The Candy Character of Justin Timberlakea was really looking into Betty Goreas' killing

The Candy Character of Justin Timberlakea was really looking into Betty Goreas' killing ...

Although Hulua''s true-crime drama Candy has a disclaimer that certain parts have been fictionalized, a Justin Timberlakeas character and Texas sheriffas deputy Steve Deffibaugh are seen snapping frequent pictures and wishing their heads had released more film. Deny, Deffibaugh captured the disturbing footprint and fingerprint that ultimately led to Candace''s arrest.

That detail is one of the many things that happened after Deffibaugh was sent to the Gore familyas Wylie, Texas, the night of the killing. aItas is easier when you have to testify,a he explained to In & Around Magazine in May 2020 of his reliance on photographs for evidence. Deffibaugh did, in fact, testify at the Montgomeryas 1980 murder trial.

Other scenes deviate from the real-life scenes. After the first joint Candy scene with Biel in a police station interrogation room, his character also spots blood on Montgomeryas shoe. Clearly suspicious of the woman head learned had previously been in an extramarital relationship with the victimas husband, Allan Gore asks to photograph her cut, bruised foot, which she blamed both on a broken storm door and a rough play session with her children.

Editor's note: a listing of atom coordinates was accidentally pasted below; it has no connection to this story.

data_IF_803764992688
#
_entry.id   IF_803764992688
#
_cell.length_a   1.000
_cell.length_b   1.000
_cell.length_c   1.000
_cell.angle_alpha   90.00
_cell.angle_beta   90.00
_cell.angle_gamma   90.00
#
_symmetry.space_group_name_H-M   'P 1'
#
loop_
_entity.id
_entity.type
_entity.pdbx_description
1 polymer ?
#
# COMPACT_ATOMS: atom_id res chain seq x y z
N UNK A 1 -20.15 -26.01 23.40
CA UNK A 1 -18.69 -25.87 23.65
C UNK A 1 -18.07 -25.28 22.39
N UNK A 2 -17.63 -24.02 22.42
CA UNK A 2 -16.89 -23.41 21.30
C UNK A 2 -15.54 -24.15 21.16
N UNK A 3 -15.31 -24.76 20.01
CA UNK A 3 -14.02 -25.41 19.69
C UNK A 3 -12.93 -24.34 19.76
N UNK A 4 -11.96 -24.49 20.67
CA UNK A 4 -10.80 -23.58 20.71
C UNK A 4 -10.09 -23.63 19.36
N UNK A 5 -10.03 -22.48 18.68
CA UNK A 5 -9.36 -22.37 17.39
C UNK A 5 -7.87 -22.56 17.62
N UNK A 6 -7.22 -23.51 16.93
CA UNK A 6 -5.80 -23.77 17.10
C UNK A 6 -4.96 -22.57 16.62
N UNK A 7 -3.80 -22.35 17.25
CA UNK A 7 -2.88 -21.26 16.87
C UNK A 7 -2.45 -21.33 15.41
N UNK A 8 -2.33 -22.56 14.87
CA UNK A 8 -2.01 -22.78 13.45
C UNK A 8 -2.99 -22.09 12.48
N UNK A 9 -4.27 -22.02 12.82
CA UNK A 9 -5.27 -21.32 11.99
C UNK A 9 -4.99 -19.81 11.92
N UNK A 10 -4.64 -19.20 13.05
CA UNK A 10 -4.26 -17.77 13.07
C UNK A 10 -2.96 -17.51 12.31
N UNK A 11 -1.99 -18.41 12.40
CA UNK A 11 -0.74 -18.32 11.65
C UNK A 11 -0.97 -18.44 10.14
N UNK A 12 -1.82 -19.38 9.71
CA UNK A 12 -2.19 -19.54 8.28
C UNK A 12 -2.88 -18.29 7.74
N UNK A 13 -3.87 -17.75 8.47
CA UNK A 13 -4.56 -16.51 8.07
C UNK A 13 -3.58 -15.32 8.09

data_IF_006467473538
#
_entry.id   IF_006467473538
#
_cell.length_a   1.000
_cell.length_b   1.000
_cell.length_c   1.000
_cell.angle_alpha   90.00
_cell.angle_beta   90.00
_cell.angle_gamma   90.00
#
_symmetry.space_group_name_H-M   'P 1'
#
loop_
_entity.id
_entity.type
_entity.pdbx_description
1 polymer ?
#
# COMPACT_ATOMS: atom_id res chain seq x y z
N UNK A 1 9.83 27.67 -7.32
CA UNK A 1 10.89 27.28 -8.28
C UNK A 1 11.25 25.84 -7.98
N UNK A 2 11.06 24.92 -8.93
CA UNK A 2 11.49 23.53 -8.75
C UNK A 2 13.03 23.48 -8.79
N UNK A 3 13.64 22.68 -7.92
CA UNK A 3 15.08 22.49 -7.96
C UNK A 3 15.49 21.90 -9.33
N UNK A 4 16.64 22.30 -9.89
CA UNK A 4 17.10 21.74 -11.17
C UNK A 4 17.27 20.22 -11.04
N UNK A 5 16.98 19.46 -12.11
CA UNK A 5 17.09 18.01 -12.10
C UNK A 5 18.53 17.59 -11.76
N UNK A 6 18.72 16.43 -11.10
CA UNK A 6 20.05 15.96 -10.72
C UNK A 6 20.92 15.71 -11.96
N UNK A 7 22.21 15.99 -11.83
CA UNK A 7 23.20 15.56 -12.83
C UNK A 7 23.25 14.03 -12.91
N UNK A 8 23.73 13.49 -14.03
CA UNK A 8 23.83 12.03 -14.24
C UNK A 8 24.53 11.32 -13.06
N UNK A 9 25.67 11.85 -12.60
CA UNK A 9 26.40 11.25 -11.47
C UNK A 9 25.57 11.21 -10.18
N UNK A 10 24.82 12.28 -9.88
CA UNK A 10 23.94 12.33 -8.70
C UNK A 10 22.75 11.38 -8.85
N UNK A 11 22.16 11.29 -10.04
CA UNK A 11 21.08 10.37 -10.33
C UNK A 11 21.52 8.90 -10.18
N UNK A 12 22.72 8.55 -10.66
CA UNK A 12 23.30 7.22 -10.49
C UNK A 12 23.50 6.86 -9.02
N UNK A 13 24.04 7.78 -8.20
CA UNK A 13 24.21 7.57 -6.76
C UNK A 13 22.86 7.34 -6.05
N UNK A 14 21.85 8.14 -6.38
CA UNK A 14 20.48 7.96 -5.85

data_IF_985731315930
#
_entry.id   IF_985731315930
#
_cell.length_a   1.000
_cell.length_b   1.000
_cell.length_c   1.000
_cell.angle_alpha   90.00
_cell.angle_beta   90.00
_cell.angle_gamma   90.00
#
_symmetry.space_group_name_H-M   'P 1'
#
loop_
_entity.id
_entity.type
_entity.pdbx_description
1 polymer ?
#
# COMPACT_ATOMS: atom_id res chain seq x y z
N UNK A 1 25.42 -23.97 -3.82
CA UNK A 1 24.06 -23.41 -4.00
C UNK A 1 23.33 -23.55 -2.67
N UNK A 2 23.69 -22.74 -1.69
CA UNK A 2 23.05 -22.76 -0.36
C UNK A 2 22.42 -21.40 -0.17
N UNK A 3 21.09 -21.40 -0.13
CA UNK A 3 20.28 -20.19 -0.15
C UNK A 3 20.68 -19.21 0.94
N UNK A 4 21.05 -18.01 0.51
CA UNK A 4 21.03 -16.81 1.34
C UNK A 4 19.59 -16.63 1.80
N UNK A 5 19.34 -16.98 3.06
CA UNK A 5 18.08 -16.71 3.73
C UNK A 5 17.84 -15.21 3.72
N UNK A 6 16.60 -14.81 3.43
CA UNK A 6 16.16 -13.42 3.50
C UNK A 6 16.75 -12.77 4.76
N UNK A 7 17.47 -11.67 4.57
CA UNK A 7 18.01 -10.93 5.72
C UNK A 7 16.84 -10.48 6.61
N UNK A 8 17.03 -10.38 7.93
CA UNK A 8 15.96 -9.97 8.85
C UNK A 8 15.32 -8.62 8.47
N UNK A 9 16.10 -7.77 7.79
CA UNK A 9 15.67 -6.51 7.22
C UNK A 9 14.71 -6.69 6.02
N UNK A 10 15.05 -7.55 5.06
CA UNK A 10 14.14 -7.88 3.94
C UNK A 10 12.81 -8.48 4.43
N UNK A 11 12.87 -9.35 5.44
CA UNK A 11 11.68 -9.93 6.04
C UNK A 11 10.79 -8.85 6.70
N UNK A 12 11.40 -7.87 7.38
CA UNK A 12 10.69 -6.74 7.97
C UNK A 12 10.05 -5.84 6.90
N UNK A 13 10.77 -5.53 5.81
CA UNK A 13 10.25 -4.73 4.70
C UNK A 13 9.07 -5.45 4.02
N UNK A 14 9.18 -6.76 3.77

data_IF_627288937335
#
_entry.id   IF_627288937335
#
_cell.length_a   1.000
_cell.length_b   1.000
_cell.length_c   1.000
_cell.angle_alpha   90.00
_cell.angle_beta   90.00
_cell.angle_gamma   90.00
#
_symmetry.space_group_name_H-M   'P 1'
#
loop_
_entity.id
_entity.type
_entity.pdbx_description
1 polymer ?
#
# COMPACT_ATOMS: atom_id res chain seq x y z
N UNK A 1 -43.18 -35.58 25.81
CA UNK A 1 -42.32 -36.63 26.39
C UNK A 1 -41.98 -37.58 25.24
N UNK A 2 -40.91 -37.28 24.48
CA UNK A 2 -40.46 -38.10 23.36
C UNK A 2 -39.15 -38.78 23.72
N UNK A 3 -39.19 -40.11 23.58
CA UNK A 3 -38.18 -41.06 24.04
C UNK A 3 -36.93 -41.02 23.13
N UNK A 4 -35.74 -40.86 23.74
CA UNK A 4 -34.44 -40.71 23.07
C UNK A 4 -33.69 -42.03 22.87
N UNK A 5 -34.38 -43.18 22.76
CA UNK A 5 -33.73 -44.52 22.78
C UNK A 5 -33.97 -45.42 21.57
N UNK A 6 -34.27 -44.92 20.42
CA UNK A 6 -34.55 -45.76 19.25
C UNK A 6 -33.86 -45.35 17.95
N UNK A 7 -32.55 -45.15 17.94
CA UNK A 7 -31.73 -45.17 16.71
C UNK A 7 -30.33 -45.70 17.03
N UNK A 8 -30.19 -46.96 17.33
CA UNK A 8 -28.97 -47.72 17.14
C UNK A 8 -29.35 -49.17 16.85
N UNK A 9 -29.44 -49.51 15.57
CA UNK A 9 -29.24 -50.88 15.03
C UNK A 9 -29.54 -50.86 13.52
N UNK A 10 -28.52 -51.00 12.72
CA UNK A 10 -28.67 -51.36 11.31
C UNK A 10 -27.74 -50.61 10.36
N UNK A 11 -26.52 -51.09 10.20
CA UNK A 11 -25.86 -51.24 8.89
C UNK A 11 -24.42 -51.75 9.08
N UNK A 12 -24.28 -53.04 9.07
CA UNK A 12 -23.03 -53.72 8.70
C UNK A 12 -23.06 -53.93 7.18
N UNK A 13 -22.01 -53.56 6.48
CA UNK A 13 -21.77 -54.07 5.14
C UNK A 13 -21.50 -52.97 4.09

According to Deffibaugh, they did not initially suspect Montgomery, but he sat in on his interrogation, which Dallas County had led. Despite his findings, he did, however, take photographs of Montgomery, as was standard for him, and discovered three of her fingernails while she was gone. (On screen, he and another officer, played by Jason Ritter, discovered her broken nails during her interview at the station.) Montgomeryas'' hair was also discovered in the Goresa bathroom,

After less than five hours of deliberation, Deffibaugh was asked to arrest Montgomery for murder. he told aI when he read her rights in front of a TV screen at the McKinney courthouse. But, he later found Montgomery not guilty of murder. Deffibaugh said: "I was glad to see you get the shot. We were pleased that you made it happen." Montgomery, meanwhile, was cleared of all charges.

Deffibaugh served in the position until his retirement in early 2011, previously teaching in criminal justice courses on the crime scene and even has a PowerPoint presentation on the decades-old Gore case on his phone one year before he retired. Despite his experiences with the number 13, Deffibaugh still thinks about the murder and several odd coincidences.

Deffibaugh discusses the 1980 case on Oxygenas Snapped, and he has a theory about public interest in the horrific killing. aI think itas about the use of the ax,a he told the Dallas paper in 2010 aPeople donat use that very often to murder someone.

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